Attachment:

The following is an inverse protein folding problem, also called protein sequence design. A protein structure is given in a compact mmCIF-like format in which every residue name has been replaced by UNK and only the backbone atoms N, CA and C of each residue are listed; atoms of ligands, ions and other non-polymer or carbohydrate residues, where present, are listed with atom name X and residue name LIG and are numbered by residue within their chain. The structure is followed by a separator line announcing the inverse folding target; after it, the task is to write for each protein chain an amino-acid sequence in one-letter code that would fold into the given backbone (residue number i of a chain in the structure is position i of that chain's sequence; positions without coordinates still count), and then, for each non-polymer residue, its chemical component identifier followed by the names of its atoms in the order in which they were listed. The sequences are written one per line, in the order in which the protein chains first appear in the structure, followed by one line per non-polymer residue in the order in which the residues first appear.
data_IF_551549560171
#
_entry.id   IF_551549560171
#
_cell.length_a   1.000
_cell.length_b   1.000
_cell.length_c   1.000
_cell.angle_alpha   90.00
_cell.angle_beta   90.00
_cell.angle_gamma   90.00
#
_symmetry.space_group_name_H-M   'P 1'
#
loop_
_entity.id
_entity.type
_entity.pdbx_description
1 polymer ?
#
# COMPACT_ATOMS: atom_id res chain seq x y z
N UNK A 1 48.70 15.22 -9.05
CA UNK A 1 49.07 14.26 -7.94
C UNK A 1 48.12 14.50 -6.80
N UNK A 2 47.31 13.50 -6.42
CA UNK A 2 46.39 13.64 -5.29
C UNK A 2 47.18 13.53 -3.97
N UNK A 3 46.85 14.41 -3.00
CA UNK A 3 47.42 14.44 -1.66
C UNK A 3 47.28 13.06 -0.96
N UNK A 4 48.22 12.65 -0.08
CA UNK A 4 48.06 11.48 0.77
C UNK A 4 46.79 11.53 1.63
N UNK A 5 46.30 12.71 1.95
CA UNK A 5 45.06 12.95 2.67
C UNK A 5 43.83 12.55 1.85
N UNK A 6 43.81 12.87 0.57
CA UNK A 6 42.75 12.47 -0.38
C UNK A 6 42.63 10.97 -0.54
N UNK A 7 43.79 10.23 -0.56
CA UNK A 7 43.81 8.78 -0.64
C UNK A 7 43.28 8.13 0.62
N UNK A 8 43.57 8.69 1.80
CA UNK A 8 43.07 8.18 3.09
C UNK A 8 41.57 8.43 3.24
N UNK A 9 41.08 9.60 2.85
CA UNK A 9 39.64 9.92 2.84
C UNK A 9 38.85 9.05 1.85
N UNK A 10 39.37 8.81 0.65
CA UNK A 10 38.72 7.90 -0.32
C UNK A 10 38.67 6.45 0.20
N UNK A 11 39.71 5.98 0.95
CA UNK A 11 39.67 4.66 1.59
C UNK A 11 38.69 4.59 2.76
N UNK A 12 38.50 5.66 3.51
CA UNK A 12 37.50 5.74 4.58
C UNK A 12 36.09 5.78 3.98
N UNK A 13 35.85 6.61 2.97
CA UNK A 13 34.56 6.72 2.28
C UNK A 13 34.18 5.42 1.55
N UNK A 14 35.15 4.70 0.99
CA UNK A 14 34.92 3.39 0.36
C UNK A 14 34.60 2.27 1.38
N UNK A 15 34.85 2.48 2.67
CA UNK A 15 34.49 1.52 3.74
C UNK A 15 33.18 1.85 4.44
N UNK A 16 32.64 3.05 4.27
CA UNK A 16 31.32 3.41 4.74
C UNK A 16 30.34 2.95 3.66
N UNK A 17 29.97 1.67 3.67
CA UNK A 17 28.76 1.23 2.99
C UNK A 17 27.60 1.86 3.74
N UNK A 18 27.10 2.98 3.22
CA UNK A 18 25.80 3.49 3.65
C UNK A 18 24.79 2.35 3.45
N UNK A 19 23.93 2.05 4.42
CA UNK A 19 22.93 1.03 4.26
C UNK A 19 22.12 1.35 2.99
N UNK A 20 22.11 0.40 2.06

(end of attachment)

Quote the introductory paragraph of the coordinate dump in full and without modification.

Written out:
The following is an inverse protein folding problem, also called protein sequence design. A protein structure is given in a compact mmCIF-like format in which every residue name has been replaced by UNK and only the backbone atoms N, CA and C of each residue are listed; atoms of ligands, ions and other non-polymer or carbohydrate residues, where present, are listed with atom name X and residue name LIG and are numbered by residue within their chain. The structure is followed by a separator line announcing the inverse folding target; after it, the task is to write for each protein chain an amino-acid sequence in one-letter code that would fold into the given backbone (residue number i of a chain in the structure is position i of that chain's sequence; positions without coordinates still count), and then, for each non-polymer residue, its chemical component identifier followed by the names of its atoms in the order in which they were listed. The sequences are written one per line, in the order in which the protein chains first appear in the structure, followed by one line per non-polymer residue in the order in which the residues first appear.